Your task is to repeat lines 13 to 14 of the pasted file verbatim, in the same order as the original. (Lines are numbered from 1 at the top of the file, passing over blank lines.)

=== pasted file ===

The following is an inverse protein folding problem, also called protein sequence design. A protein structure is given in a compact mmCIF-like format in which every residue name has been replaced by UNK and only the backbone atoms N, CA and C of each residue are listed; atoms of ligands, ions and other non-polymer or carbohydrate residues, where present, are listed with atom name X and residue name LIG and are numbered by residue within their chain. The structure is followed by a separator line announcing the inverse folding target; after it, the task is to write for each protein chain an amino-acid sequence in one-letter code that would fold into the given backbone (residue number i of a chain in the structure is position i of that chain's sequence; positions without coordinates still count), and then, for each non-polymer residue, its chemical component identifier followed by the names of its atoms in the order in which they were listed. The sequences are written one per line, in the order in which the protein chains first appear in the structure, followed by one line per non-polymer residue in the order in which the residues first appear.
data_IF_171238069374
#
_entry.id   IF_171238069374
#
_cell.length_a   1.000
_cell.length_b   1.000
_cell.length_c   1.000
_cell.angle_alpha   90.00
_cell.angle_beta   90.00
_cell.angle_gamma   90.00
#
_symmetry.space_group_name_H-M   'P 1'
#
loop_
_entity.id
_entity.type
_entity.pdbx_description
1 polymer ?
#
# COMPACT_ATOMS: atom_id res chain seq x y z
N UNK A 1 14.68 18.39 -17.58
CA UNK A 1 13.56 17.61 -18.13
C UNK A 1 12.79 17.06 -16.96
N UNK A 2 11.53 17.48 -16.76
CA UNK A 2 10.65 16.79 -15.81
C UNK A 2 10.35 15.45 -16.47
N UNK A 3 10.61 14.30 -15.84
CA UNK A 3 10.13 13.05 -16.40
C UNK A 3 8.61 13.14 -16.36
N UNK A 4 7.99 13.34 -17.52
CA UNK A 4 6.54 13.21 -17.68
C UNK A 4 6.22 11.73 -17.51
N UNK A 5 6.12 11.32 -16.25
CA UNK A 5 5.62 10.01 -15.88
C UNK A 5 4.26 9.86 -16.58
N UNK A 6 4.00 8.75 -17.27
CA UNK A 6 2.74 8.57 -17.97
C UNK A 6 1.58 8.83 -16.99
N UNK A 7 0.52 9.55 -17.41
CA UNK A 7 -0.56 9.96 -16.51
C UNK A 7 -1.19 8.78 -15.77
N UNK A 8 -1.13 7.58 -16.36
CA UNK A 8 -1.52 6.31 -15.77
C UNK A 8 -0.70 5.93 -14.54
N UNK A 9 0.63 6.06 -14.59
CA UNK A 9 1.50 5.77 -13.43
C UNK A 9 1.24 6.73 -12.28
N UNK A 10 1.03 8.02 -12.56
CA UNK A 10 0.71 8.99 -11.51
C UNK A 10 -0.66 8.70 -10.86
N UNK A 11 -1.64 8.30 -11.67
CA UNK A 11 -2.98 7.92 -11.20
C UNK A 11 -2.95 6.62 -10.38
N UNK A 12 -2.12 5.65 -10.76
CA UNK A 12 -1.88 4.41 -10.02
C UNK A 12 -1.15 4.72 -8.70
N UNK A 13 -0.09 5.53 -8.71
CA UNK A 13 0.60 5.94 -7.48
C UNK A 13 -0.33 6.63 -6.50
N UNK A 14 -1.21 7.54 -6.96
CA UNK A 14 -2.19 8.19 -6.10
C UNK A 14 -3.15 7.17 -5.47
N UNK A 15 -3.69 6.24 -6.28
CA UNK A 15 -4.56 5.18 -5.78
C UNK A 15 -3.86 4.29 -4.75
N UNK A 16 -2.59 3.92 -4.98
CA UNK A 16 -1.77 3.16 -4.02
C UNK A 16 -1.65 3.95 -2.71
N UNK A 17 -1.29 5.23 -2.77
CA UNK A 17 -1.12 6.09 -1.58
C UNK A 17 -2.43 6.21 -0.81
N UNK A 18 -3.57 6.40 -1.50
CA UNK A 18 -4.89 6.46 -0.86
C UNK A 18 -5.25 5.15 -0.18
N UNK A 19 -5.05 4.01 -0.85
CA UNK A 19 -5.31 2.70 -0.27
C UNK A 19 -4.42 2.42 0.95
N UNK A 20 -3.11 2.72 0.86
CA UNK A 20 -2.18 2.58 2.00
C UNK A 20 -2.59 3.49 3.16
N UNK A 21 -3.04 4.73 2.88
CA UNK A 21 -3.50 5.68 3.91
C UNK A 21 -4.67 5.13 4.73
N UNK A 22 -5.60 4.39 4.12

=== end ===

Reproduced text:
_symmetry.space_group_name_H-M   'P 1'
#